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GE Sends Health IT Asset to the Chopping Block

Pixabay GE Sends Health IT Asset to the Chopping Block
Health IT security firm Imprivata has acquired a segment of Caradigm from GE Healthcare. The deal comes just days after GE announced plans to sell off $20 billion worth of assets over the next one to two years.

When all else fails – reboot. John Flannery, the new CEO of General Electric appears to be applying that familiar IT mantra to GE's business model.

Tasked with reporting the company's "completely unacceptable" third-quarter earnings, Flannery didn't mince words during last Friday's call with analysts as he called for "major changes." Flannery, who took over as CEO on Aug. 1, said GE will shed more than $20 billion worth of assets over the next one to two years.

"We know what the issues are. We know what we need to do to fix them, and I'd characterize this as largely a self-help story," Flannery said. "From here forward, we reset the company for a better future."

In the company's quest to right the ship, he and his team are leaving no stone unturned, and that includes assets that fall under the GE Healthcare umbrella.

On Wednesday, health IT security firm Imprivata said it has acquired the identity and access management portion of Caradigm from GE Healthcare. Bellevue, WA-based Caradigm will continue to operate as a population health management and predictive analytics company.  Financial details of the sale were not disclosed.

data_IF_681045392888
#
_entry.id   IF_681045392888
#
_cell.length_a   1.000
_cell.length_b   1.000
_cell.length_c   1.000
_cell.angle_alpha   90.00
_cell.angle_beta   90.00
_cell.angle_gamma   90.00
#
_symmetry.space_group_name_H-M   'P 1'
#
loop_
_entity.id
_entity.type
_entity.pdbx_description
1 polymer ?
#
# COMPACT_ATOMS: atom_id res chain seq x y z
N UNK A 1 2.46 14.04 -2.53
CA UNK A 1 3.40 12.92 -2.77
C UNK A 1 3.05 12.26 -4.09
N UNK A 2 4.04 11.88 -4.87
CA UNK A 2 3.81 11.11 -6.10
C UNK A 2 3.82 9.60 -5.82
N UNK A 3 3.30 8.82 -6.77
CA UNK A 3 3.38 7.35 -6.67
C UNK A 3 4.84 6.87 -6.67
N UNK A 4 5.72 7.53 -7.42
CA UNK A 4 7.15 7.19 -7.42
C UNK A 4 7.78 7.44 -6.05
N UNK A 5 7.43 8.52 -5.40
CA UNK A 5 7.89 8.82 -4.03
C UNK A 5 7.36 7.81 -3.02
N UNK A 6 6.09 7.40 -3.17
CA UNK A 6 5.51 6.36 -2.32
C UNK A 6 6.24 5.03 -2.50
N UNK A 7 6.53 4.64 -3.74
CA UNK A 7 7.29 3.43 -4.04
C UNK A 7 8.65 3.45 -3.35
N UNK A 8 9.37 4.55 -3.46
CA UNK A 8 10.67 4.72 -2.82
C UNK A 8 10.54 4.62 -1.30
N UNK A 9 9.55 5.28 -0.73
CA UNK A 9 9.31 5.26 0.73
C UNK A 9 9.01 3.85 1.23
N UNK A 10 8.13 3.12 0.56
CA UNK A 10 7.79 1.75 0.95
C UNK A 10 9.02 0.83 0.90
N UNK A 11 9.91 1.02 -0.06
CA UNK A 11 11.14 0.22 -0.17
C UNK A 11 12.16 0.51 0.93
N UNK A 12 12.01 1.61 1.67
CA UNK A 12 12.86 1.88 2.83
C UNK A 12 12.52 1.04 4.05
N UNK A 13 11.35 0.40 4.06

“We view Imprivata’s acquisition of the Identity and Access Management business as a very positive transition – making both companies stronger," said Neal Singh, president and CEO for Caradigm.

For Imprivata, the deal serves as a catalyst in expanding its market reach and its authentication and access management portfolio, according to Gus Malezis, president and CEO of Imprivata. It also provides an opportunity for the firm to expand its relationship with GE Healthcare, he said.

It may be too early to predict how deeply GE's cuts will impact its healthcare franchise, but Flannery did provide some context regarding how he and his team are evaluating which businesses will stay and which will go over the next year or two.

"Can they compete? What's our competitive position? What's going on in the end markets? What are the returns on capital? How much capital does each business consume? How much management bandwidth do these businesses consume? And as you start to array our entire portfolio which is large and complex and we want to simplify that," he said. "There are a number of assets, some performing well, and some not performing well, that we just don't want to stay with over time. They are good companies that might have a better home somewhere else."

Overall, GE's healthcare business was a bright spot in the company's third-quarter earnings report, just not enough to offset the company's struggling power business.

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